Many people who love to shop also love to sell, and many avid shoppers have opened their own unique boutiques. If you are one of those entrepreneurs, you are always on the lookout for new and innovative designs that will boost sales, please customers and help you display your merchandise in a more attractive way.
Whether you sell jewelry and fashion accessories or linens and restaurant table bases, you need to design your retail space with the needs of the modern customer in mind. Shopping behavior has changed radically in the past couple of decades, with busier schedules and the rise of the internet altering the way we interact with retailers and shop for the things we want and need.
Many old line retailers have developed an inordinate fear of technology. The worry that providing free Wi-Fi access will encourage customers to check out the products in the store but buy from an online retailer instead. They complain about showrooming – trying products in the store and then looking for lower prices on the Internet.
While some of those fears are justified, that is no reason to eschew technology. In fact, smart companies are embracing technology and making it an integral part of the customer experience. Some clothing retailers, for instance, are planning to include interactive touch screens in their dressing rooms, allowing shoppers to interact with store personnel, check out accessories and even see how various colors will look on them.
Encourage Shoppers to Linger
Too many stores try to see how many customers they can get in and out of their doors in the course of an hour. They set up their retail spaces to encourage customers to come in, make their purchases and leave.
In reality, the opposite approach is often the most effective. Smart retailers are redesigning their spaces and encouraging customers to linger. Whether that means setting up seating areas or creating spaces where customers can hang out and try the merchandise, this approach has been paying dividends for retailers of all types.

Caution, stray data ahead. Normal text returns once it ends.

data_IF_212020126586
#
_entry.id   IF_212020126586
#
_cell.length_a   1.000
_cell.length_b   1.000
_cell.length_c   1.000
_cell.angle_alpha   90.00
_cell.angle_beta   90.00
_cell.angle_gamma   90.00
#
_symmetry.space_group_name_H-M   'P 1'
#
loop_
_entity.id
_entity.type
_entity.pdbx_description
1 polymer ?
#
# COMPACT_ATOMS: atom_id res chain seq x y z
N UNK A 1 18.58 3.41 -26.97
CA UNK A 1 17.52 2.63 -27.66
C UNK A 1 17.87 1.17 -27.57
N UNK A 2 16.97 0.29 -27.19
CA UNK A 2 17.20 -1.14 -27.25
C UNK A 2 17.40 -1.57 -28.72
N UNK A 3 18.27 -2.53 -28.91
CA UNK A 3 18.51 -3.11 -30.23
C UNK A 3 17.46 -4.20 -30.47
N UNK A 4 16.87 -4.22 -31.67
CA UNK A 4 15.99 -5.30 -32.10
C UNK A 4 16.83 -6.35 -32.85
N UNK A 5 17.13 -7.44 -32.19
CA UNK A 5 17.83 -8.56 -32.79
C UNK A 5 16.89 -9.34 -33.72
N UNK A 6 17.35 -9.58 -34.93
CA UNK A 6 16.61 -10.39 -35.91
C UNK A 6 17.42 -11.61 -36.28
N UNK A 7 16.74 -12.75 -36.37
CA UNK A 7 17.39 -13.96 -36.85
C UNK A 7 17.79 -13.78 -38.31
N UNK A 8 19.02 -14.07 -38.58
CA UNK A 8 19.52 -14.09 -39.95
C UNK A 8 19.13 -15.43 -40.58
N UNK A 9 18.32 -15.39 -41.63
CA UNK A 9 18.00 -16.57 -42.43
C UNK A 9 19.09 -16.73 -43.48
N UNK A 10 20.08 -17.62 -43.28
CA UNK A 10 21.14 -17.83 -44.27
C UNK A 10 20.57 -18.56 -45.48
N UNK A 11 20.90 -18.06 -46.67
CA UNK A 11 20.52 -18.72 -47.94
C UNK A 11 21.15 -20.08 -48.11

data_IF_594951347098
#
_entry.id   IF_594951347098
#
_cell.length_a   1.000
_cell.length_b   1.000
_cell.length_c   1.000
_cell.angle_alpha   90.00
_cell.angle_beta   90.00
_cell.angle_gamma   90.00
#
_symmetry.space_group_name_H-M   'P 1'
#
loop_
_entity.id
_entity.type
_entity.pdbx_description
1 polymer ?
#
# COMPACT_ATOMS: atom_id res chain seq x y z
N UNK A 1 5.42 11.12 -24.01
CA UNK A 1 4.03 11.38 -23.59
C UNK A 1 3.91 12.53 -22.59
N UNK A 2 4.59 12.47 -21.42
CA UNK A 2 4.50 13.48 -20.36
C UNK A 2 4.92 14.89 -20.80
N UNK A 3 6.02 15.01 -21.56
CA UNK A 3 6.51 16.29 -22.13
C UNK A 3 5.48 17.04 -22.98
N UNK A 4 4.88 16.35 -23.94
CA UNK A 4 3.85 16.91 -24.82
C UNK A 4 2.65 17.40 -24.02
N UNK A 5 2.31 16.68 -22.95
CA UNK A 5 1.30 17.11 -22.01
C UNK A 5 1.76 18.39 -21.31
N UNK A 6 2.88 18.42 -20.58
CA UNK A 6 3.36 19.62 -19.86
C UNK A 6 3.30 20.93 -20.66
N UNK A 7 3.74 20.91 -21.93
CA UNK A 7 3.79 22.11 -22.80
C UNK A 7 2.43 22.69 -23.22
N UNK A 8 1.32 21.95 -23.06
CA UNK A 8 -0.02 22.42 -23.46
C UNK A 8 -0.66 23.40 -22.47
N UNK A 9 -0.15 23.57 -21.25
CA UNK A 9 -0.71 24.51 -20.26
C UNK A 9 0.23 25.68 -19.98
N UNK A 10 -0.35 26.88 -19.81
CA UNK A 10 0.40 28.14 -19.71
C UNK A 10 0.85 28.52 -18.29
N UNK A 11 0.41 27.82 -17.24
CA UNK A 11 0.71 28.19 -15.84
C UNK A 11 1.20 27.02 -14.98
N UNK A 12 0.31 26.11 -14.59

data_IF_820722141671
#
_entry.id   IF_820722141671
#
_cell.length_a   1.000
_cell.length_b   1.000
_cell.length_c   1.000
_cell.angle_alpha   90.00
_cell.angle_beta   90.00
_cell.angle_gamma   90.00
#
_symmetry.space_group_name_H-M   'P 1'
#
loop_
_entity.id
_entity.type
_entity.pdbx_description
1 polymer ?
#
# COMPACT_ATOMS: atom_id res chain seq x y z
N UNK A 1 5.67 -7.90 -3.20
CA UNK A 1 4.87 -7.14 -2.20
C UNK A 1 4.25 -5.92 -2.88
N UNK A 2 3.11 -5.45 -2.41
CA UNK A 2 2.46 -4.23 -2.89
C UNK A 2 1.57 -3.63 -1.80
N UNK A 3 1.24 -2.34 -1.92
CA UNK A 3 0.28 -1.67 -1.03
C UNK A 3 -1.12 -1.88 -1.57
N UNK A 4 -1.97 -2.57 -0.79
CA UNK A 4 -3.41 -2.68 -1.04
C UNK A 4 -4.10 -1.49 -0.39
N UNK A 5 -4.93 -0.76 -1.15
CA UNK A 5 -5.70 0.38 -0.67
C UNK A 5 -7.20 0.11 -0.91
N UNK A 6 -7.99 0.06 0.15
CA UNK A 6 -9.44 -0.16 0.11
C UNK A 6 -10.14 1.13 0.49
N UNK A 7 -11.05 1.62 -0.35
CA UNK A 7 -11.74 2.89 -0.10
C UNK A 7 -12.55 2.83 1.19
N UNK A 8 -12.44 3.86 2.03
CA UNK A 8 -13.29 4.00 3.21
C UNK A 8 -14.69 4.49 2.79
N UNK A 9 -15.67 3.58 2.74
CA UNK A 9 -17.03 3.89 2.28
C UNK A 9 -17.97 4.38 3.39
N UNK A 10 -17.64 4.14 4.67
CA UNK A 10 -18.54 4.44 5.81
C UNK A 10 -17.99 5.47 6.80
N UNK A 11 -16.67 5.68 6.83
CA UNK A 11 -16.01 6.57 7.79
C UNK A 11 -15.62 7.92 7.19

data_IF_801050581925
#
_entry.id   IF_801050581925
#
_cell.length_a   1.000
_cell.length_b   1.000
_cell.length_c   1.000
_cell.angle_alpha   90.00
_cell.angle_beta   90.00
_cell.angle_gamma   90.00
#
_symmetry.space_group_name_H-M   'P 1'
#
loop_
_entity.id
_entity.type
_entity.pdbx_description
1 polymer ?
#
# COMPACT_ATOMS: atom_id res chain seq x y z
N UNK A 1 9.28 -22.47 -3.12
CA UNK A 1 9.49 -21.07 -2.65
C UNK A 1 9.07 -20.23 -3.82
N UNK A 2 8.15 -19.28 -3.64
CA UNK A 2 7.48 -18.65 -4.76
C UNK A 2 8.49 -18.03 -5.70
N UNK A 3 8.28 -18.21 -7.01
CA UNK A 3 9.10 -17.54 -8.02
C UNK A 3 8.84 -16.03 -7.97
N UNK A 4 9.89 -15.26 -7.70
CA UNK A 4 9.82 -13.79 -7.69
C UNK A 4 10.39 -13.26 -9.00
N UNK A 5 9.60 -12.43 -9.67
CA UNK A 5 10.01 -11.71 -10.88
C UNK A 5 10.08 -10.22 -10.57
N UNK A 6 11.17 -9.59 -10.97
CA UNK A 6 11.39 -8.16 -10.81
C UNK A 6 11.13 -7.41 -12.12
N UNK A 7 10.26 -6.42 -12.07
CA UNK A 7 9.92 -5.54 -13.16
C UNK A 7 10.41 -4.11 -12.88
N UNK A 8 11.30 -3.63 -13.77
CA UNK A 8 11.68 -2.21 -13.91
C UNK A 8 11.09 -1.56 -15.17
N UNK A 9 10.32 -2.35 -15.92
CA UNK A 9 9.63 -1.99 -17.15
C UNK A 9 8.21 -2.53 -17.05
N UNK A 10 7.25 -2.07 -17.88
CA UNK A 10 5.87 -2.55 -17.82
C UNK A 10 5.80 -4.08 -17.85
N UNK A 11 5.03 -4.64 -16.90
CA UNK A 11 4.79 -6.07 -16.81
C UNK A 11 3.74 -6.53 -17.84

Modern customers are much more sensitive to how the things they buy impact the environment. They worry about excessive packaging ending up in landfills. They worry about plastic bags contributing to the waste filling our oceans. They fret over the hardwoods in their furniture being harvested in an unsustainable manner.
Smart retailers are responding to that environmental concern and creating green spaces that reassure customers and help them shop with confidence. There are many ways for retailers to encourage that environmental concern.
It could be something as simple as handing out reusable shopping bags, using recyclable floor display stands, or something as complicated as replacing traditional case lighting with lights that automatically dim and un-dim as customers walk by.
Flexibility is Key
No matter what type of retail store you own, flexibility is the key. In the past there were luxury retailers, low end retailers and mid-range department stores, but these days the retail world mixes more freely.
Customers are used to seeing high-end merchandise and more affordable goods sharing the same retail racks, and they have become quite adept and finding exactly what they need. Setting up your own retail space with flexibility in mind can improve your results, build your brand and help you make the most of your marketing efforts.
Vanessa Landry works in a design team that has created a diverse range of retail spaces. She likes to provide her views and insights online and writes regularly for a number of relevant websites.